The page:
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September 15, 2018 Vol. 73 No. 15 Back to Bulletin Main Page

CANADA: Trademark Trolls on the Rise

In 2014, Canada announced amendments to its trademark law, which included the removal of the requirement to claim or declare use of a mark prior to registration.

It was anticipated that this would lead to an influx of baseless “trolling” applications by entities seeking to secure rights in trademarks which they have no intention of using. While the implementation of the amendments is not anticipated to come into force until early 2019, data shows that such applications are already on the rise. In 2017, there was a sharp increase in the number of applications filed in all 45 Nice classes, evoking suspicion since it is unlikely that anyone has a genuine intention of using a trademark in association with every type of good and service.

As of December 2017, there were 427 “all-class” applications on the Canadian database, most of which appear to be held by known trademark trolls. Of those, only eight applications were filed in 2015 and 2016 combined. The remaining 419 applications were filed in 2017, representing a huge increase over the preceding years.

There are two reasons trolling activities have already started even though the amendments have not yet come into force.

First, once the amendments are implemented, it will no longer be necessary to file any declarations of use on pending applications. Second, under the changes, Canada will adopt a fee-per-class system. As a result, there are significant cost advantages to filing a multiclass application now rather than waiting until the amendments come into force.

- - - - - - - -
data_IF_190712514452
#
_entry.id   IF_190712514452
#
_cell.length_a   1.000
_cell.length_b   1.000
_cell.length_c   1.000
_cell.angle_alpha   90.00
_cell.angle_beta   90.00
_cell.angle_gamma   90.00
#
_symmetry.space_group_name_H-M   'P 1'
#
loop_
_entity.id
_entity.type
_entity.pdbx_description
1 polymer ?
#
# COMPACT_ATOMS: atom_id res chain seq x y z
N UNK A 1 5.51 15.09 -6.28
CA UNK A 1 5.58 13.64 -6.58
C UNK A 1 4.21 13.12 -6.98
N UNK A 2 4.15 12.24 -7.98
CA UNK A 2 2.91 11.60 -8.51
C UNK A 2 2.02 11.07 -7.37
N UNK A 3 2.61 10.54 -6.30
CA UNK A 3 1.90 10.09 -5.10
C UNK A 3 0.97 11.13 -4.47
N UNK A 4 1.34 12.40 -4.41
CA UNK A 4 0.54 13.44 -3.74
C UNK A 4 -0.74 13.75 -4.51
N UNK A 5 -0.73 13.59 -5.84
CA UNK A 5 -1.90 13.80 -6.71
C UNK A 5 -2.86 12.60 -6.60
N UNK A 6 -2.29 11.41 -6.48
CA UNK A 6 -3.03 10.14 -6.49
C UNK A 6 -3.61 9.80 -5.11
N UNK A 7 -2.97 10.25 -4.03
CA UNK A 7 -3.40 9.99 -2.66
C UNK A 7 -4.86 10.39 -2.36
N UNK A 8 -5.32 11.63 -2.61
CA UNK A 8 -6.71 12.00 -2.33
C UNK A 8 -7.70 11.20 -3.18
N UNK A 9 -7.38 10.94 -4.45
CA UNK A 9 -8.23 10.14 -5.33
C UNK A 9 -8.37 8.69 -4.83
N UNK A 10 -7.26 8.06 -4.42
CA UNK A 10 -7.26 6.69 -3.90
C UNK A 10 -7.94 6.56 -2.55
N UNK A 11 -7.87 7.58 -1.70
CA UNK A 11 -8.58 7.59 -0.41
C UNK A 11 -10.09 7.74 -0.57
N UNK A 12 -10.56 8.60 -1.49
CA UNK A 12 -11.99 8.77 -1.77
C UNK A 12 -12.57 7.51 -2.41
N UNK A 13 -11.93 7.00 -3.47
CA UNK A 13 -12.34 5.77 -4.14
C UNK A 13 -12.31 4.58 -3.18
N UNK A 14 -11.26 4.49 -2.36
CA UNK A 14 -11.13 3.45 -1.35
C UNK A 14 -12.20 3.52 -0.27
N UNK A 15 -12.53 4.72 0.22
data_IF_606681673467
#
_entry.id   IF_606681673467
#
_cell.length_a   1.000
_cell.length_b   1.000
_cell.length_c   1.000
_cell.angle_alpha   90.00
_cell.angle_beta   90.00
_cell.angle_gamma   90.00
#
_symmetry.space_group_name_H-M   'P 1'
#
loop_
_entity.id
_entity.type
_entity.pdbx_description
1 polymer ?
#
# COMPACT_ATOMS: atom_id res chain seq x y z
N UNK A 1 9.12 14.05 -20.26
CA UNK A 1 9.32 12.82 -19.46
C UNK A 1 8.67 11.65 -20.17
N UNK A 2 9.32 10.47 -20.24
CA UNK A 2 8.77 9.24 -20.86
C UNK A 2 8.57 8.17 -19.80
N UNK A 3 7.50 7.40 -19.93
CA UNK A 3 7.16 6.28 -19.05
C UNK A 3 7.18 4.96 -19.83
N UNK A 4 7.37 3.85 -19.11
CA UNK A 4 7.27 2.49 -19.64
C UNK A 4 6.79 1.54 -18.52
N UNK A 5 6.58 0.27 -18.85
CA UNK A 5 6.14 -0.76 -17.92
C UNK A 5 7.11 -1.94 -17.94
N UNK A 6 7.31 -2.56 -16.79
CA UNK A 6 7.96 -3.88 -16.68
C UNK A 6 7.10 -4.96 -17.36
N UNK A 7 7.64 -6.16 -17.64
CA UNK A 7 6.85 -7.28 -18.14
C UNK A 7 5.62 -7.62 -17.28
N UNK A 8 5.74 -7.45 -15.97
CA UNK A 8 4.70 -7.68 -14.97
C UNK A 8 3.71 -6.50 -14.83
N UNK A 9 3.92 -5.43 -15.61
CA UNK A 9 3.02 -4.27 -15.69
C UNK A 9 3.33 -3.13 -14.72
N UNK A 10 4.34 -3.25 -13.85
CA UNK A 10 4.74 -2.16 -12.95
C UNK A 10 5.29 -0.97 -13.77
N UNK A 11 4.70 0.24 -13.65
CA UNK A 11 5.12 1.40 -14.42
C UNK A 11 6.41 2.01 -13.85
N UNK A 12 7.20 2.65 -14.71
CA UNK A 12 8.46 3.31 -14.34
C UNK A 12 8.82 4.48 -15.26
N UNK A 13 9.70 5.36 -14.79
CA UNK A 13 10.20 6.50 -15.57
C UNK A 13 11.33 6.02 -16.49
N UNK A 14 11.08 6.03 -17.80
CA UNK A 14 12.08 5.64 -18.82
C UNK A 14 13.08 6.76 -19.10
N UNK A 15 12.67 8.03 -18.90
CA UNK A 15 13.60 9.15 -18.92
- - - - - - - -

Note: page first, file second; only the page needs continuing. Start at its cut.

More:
It is important for companies to review their Canadian portfolios now to ensure that all important marks are protected, whether by filing new applications or maintaining existing registrations. It is also important to regularly monitor the Canadian Trademarks Office database to identify trolling applications as soon as possible, so that more options are available to defeat them.

Although every effort has been made to verify the accuracy of items in the INTA Bulletin, readers are urged to check independently on matters of specific concern or interest. Law & Practice updates are published without comment from INTA except where it has taken an official position. 

© 2018 International Trademark Association